- in 1915, the episode "Escape on the Fast Freight" of the legendary "Hazards of Helen" series started from the same place, and added quite some on-train action (maybe even the concept of "Hazards of Helen" started from Lonedale... the heroine is often a telegrapher, and goes through diverse adventures on the railroad); -... - in 2005, students at Offenburg (Germany) University of Applies Sciences made another remake, using green-screen and computer-animated backgrounds.
Der Herr ohne Wohnung (1934)
Brief outline of the plot:
Secretary (male) of a cosmetic surgery professor rents an ultra-modern flat (all furniture comes out of the wall; the landlady is rather older), plans to marry his fiancée Mimi. Professor makes an appointment with new patient Mary Tired from Venice for a nose job, sends secretary to pick her up at station and bring her to hotel. Secretary picks the wrong girl, an acrobatic dancer. Meeting with professor reveals error.
Mimi has seen from the tram secretary and dancer in taxicab, threatens to break engagement. Secretary goes out and gets wildly drunk.
Professor and his wife go to a nightclub, where the dancer girl is working (great somersaults) and recognizes the professor. Wife gets angry, wants to go home. The coats and hats of professor and secretary get mixed up at the wardrobe counter. Professor goes for it, meets dancer again, gets wildly drunk. ...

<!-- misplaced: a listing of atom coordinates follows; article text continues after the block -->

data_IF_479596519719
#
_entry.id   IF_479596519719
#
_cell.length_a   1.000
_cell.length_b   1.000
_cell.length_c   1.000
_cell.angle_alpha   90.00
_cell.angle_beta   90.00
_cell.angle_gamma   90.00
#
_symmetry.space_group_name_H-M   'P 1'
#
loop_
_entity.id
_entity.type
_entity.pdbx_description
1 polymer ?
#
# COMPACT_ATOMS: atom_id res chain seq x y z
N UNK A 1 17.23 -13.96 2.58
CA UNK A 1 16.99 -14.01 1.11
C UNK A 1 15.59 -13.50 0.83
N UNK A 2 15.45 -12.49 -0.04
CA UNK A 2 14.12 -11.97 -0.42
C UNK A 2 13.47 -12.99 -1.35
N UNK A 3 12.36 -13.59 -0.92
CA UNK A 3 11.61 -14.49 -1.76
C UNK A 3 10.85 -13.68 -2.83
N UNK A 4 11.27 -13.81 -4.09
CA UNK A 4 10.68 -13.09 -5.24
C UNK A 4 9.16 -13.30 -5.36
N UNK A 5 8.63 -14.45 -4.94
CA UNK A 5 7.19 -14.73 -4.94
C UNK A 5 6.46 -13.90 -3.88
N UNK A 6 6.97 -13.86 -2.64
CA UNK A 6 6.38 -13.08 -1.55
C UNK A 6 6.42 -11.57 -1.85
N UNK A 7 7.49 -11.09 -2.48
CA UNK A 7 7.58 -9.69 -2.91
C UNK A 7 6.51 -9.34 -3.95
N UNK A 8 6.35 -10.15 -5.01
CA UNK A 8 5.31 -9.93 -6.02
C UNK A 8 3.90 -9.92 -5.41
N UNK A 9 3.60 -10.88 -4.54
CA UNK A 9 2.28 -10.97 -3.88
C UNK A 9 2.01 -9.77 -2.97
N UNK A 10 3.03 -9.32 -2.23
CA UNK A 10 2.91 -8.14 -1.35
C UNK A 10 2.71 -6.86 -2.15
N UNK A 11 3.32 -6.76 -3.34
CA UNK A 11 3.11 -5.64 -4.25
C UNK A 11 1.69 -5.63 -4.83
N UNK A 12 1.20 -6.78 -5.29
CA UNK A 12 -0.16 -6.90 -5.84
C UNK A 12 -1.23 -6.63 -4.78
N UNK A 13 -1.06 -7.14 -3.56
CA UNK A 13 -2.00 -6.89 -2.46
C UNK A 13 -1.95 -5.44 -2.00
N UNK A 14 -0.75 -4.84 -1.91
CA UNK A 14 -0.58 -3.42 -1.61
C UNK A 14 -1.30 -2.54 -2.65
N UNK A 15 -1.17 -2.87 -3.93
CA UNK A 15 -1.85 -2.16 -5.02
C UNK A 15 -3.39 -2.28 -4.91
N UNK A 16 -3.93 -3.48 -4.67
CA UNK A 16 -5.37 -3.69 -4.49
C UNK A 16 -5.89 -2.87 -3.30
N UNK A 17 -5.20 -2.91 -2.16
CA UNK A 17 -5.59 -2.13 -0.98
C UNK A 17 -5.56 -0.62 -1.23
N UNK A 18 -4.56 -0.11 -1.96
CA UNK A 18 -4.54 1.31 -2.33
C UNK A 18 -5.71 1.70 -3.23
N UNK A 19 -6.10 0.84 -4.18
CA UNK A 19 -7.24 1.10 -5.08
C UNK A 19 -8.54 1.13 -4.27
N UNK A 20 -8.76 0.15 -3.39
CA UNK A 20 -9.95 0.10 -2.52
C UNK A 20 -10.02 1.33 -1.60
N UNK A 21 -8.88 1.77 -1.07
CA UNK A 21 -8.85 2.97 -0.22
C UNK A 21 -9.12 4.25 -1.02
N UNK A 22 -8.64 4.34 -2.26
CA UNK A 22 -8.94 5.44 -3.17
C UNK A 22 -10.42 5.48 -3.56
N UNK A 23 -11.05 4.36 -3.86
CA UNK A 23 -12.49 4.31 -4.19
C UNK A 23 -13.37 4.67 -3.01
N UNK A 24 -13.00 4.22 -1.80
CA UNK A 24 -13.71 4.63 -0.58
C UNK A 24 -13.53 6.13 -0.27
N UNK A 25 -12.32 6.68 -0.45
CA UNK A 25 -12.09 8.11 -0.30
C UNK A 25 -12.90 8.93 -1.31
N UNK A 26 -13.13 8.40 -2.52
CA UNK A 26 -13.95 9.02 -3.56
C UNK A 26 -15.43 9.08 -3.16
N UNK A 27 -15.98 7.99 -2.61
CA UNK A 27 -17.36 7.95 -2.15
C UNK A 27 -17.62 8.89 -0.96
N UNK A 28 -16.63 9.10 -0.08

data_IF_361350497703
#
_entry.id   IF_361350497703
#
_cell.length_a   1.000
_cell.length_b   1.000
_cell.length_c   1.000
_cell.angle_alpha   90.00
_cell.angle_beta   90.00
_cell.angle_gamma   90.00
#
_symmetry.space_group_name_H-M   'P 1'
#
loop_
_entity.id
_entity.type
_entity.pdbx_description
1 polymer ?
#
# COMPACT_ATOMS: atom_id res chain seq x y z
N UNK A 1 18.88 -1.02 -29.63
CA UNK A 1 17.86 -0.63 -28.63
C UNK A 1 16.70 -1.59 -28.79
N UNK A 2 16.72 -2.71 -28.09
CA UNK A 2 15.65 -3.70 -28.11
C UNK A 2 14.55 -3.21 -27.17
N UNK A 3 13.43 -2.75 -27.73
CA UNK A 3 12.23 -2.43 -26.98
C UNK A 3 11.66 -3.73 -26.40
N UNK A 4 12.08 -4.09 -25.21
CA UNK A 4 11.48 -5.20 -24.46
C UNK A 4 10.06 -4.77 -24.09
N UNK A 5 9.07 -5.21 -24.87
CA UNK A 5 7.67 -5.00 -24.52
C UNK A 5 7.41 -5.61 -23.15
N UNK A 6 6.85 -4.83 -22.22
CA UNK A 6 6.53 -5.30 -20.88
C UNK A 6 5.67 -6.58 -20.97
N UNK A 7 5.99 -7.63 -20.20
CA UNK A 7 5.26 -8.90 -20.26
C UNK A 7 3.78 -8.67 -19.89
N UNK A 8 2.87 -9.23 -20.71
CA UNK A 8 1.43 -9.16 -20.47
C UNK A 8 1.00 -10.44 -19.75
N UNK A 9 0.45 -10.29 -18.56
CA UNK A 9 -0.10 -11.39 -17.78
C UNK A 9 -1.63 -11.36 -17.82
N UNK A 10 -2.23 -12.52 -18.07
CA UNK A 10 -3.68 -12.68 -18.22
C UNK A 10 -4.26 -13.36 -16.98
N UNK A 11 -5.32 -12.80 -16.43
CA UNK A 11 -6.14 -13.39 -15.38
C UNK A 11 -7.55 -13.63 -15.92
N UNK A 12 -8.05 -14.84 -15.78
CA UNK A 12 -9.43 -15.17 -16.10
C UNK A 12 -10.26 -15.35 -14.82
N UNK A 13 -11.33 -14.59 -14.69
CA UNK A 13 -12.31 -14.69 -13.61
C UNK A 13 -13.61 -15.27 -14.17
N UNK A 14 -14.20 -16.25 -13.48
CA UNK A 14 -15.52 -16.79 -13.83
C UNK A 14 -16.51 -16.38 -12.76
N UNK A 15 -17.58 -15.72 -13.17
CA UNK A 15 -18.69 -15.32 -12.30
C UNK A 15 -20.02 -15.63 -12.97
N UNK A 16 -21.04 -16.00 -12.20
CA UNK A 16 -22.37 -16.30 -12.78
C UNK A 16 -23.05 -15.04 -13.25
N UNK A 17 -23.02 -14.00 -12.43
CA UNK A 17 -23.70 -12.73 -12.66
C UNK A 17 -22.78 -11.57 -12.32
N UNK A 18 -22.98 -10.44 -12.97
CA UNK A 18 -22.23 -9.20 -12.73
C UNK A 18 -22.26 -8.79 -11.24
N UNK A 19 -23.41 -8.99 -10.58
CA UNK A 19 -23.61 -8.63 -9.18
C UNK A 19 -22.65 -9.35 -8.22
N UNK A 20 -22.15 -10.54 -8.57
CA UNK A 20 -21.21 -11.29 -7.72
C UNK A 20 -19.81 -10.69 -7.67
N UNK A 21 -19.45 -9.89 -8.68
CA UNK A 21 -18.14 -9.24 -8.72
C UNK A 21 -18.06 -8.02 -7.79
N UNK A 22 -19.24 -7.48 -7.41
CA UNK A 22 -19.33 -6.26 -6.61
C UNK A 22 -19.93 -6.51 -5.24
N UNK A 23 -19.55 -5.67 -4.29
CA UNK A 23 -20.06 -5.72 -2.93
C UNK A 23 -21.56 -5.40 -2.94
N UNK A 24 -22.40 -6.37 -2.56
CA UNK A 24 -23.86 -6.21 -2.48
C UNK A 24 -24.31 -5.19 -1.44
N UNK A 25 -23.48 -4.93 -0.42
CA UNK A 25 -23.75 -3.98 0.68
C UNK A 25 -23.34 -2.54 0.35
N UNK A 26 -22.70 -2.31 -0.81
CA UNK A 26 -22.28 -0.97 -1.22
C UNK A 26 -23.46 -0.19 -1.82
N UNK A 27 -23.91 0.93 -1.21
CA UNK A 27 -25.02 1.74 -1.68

Hilarity, and more plot twists than I care to describe here, ensues. I enjoyed it. If you like, try it ;^)
The Perfect Woman (1949)
A touch of Lubitsch
While this film sometimes has the subtlety of a Punch and Judy show, at other times it certainly brought me good laughs, and it milked many jokes out of the Mechanical Woman topic. Then there are foreigner stereotypes about the Italian hotel manager and the Swiss waiter, some being less painful than others. Then again, the catastrophic finale triggered by "love" very well wraps it up... The scenes in the Underground were quite well executed, where the smoking ears were a bit over the top.
I watched this shortly after "Die Puppe" (Ernst Lubitsch, 1919) which had a similar concept as center of the plot: an artisan builds a lifelike woman robot as the likeness of his daughter/niece, but for public appearance, the original must double up as the copy, the real woman acting as if she were the robot. A mouse/hairpin destroys the illusion.
In this juxtaposition, I found The Perfect Woman a very interesting watch - compare how Ossi Oswalda (in Die Puppe) and Patricia Roc in this play the most difficult role, both halfway plausible, and very charming.
I give it 9/10 - not for great cinematic art, but for the fun I had.
This technically quite well-made cartoon from pre-war Nazi Germany is a commercial (or propaganda piece) for Volksempfänger ("people's receiver"), inexpensive radios.
First we see agricultural statistics: the far-away village of Miggershausen is quite below standards in milk and egg production. An anthropomorphic radio undertakes the long voyage by express train, steam train, hay carriage to Miggershausen to advertise its services. It is not well received.
Then, it collects and leads an army of radios to try again. They flood all the farmhouses and seem to be more convincing that way - at day, they spread agricultural knowledge to bring milk and egg production up to standards; later, they just play music and illustrate how various people enjoy various kinds of music.
A very interesting old piece. I found it on YouTube.